The Scourge of Mass Shootings
Mass Shootings seem to be happening with greater and greater frequency. Maybe it’s the fact that news spreads at light speed all over the planet that makes it seem like there are more of these things happening? No, they are increasing in both scope and level of violence.
What really gets me is the immediate aftermath of these senseless massacres…
First there is a trickle of news about an “active shooter.” Then the horror seeps out. The images, the people looking for loved ones, the tears and heartbreak…
Next come the reporters with their earpieces and appeal for organization and help. Then the profile of the shooter as we frantically try to make sense of another one of these things.
Then, and this is the most damaging aspect, the pundits start in. This is happening faster and faster lately. Everyone has their opinion about these things and who is to blame. The gun nuts in the NRA begin lobbying, and gun sales go way up. The loonies on the other end cry to ban and confiscate anything that can shoot a bullet. The Facebook and Twitter soapbox explodes with opinions and hurtful blame… and NOTHING comes of it.
Then the news dies down, the nation forgets as another financial crisis sets in, and we’re back to binge watching Netflix.
Until it happens again.
What is Really Behind Mass Shootings?
You can blame guns, access to silly assault rifles, radical ideology, the NRA, the “DemocRATs”, the “RepubliCANT’s”, or whomever you want (all valid, but missing the core point), but the truth is far more sinister and resides in every single one of us. That’s right, EVERY SINGLE One of US.
It’s anger. Uncontrolled fear and anger. Watch “Bowling for Columbine” by Michael Moore and you’ll get a pretty good idea of what is really behind mass shootings, half of it anyway. He produced that over a decade ago and gave us a whole lot of brain food, and like everything else, we’ve done NOTHING with it. We’ve just gone back to bickering and hiding from the truth, because the truth scares the crap out of us, and we are too weak as a society to really address it, or too ignorant to see it, or both, I don’t know.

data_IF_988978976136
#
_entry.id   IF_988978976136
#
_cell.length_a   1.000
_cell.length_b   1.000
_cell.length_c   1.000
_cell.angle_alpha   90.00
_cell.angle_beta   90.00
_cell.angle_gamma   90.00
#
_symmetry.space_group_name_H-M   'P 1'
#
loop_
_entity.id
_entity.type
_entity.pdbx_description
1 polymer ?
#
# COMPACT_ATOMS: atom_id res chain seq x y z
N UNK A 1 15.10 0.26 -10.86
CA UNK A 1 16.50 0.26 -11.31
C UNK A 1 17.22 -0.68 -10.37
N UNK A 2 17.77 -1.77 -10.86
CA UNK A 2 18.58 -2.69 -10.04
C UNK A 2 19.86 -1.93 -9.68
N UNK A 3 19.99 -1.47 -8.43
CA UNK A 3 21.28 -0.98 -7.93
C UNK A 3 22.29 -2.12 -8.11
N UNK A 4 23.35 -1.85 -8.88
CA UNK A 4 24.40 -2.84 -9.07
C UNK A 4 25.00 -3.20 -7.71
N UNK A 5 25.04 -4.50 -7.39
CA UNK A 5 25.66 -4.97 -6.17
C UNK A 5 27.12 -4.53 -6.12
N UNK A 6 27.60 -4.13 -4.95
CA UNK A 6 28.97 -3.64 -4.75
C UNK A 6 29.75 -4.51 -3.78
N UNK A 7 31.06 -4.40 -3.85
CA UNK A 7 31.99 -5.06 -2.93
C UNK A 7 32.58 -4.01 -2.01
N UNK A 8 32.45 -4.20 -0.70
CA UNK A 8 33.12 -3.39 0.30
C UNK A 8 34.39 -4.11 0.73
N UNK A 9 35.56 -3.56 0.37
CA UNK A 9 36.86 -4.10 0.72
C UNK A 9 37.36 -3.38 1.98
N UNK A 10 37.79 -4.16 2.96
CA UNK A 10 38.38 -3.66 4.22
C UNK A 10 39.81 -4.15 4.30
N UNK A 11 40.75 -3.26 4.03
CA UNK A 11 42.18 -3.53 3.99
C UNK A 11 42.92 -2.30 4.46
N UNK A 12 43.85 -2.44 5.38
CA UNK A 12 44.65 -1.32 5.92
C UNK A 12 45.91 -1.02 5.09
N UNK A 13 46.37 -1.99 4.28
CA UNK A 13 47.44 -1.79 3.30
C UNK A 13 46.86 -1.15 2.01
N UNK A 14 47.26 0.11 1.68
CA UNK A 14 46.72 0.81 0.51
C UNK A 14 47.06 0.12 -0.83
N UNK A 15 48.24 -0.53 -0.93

There’s a great article on Slate that gives us a HUGE hint:
All humans are born with a powerful wired-in fight-or-flight response—anyone who has held a screaming infant can attest to its intensity. Anger is an essential biological reaction to perceived danger, a physiological shift that allows us to stop thinking and take immediate action, to act as if our life depends on it. It is generated by our evolutionary survival response to threat, and we all carry it. We are wired by nature for rage. It is the impulse that has insured our survival as a species: kill or be killed. It is primitive, and it is very strong…
Fight, Flight, or Freeze Goes Haywire
I’d written about fight, flight, or freeze many times on this site. This is our innate response to danger, and has done a great job of keeping us alive. It’s also behind very irrational behavior. It worked very well for a time when we were dodging hungry lions and bears, but it’s more hurtful when triggered by things like a boss yelling at you, or someone not using a turn signal in traffic.